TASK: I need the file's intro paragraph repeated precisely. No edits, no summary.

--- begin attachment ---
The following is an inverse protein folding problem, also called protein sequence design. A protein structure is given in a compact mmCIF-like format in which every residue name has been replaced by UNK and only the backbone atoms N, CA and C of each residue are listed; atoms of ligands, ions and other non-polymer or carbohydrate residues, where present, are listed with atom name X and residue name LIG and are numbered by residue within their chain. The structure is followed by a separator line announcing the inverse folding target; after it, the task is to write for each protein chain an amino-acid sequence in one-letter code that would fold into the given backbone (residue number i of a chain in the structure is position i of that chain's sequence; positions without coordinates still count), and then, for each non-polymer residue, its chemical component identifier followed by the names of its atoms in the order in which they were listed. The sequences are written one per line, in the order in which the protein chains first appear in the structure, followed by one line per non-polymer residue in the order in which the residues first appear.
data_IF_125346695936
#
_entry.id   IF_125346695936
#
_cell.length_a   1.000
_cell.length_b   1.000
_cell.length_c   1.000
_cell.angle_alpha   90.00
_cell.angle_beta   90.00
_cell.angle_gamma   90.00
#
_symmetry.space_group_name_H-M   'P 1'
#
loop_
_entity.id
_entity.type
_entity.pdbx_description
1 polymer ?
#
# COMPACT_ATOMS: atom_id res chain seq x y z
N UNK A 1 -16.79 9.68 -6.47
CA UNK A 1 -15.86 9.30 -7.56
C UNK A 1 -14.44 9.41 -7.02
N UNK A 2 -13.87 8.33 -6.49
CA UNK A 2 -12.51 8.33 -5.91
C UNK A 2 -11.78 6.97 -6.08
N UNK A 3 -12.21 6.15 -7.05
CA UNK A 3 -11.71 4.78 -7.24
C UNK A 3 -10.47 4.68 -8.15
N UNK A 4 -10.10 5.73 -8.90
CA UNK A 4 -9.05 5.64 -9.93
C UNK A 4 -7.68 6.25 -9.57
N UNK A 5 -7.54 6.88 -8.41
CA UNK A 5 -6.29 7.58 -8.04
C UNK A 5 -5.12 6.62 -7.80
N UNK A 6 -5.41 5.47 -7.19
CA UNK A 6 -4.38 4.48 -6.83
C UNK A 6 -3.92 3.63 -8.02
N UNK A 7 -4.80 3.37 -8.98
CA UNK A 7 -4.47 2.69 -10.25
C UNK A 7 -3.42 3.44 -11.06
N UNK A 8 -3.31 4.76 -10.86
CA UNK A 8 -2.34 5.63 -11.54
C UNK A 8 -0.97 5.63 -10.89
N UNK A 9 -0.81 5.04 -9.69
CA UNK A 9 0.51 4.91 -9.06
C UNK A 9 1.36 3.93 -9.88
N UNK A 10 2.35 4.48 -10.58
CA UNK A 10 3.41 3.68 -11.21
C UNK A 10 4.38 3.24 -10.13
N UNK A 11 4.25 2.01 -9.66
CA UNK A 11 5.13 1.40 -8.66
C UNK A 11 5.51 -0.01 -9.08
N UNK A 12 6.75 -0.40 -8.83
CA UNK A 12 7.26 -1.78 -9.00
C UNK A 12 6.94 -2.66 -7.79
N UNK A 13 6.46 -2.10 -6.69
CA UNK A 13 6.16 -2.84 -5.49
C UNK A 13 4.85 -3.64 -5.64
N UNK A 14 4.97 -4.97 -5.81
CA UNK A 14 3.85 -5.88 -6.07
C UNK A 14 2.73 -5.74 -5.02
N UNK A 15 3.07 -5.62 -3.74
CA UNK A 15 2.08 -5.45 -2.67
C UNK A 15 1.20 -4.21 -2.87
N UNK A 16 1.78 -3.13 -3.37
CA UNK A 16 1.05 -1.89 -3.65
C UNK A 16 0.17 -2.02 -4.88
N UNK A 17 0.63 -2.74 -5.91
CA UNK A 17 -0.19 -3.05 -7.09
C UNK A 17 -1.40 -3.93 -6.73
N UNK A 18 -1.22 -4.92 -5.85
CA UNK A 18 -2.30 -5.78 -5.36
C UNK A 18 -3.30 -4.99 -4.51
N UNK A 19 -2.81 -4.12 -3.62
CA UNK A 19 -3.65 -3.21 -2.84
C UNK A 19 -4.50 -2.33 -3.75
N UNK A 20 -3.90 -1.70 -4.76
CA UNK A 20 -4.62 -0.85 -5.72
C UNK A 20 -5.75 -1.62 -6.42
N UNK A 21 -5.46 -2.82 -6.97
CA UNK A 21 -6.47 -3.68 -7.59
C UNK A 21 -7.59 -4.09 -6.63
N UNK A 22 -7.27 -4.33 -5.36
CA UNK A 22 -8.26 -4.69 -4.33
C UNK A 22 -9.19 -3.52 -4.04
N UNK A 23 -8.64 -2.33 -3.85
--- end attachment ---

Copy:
The following is an inverse protein folding problem, also called protein sequence design. A protein structure is given in a compact mmCIF-like format in which every residue name has been replaced by UNK and only the backbone atoms N, CA and C of each residue are listed; atoms of ligands, ions and other non-polymer or carbohydrate residues, where present, are listed with atom name X and residue name LIG and are numbered by residue within their chain. The structure is followed by a separator line announcing the inverse folding target; after it, the task is to write for each protein chain an amino-acid sequence in one-letter code that would fold into the given backbone (residue number i of a chain in the structure is position i of that chain's sequence; positions without coordinates still count), and then, for each non-polymer residue, its chemical component identifier followed by the names of its atoms in the order in which they were listed. The sequences are written one per line, in the order in which the protein chains first appear in the structure, followed by one line per non-polymer residue in the order in which the residues first appear.